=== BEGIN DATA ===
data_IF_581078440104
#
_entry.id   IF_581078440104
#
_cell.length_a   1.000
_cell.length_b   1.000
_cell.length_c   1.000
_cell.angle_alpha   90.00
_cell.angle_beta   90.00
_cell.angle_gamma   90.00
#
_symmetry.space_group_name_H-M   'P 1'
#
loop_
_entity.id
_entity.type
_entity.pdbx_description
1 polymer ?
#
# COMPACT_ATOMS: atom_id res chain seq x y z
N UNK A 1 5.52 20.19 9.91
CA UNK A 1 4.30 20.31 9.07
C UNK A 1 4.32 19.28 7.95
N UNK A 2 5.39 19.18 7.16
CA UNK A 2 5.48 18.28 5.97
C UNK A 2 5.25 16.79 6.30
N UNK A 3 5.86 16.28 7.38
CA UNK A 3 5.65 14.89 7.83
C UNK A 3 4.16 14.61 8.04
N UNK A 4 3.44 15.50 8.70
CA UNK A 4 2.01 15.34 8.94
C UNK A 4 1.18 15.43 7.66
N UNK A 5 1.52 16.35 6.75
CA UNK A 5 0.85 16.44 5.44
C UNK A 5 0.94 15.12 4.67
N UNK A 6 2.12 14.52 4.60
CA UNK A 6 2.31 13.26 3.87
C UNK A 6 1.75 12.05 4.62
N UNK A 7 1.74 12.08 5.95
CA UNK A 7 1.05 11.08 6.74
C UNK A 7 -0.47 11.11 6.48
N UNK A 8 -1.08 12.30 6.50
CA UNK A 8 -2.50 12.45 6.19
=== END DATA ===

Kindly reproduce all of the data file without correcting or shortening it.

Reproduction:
data_IF_581078440104
#
_entry.id   IF_581078440104
#
_cell.length_a   1.000
_cell.length_b   1.000
_cell.length_c   1.000
_cell.angle_alpha   90.00
_cell.angle_beta   90.00
_cell.angle_gamma   90.00
#
_symmetry.space_group_name_H-M   'P 1'
#
loop_
_entity.id
_entity.type
_entity.pdbx_description
1 polymer ?
#
# COMPACT_ATOMS: atom_id res chain seq x y z
N UNK A 1 5.52 20.19 9.91
CA UNK A 1 4.30 20.31 9.07
C UNK A 1 4.32 19.28 7.95
N UNK A 2 5.39 19.18 7.16
CA UNK A 2 5.48 18.28 5.97
C UNK A 2 5.25 16.79 6.30
N UNK A 3 5.86 16.28 7.38
CA UNK A 3 5.65 14.89 7.83
C UNK A 3 4.16 14.61 8.04
N UNK A 4 3.44 15.50 8.70
CA UNK A 4 2.01 15.34 8.94
C UNK A 4 1.18 15.43 7.66
N UNK A 5 1.52 16.35 6.75
CA UNK A 5 0.85 16.44 5.44
C UNK A 5 0.94 15.12 4.67
N UNK A 6 2.12 14.52 4.60
CA UNK A 6 2.31 13.26 3.87
C UNK A 6 1.75 12.05 4.62
N UNK A 7 1.74 12.08 5.95
CA UNK A 7 1.05 11.08 6.74
C UNK A 7 -0.47 11.11 6.48
N UNK A 8 -1.08 12.30 6.50
CA UNK A 8 -2.50 12.45 6.19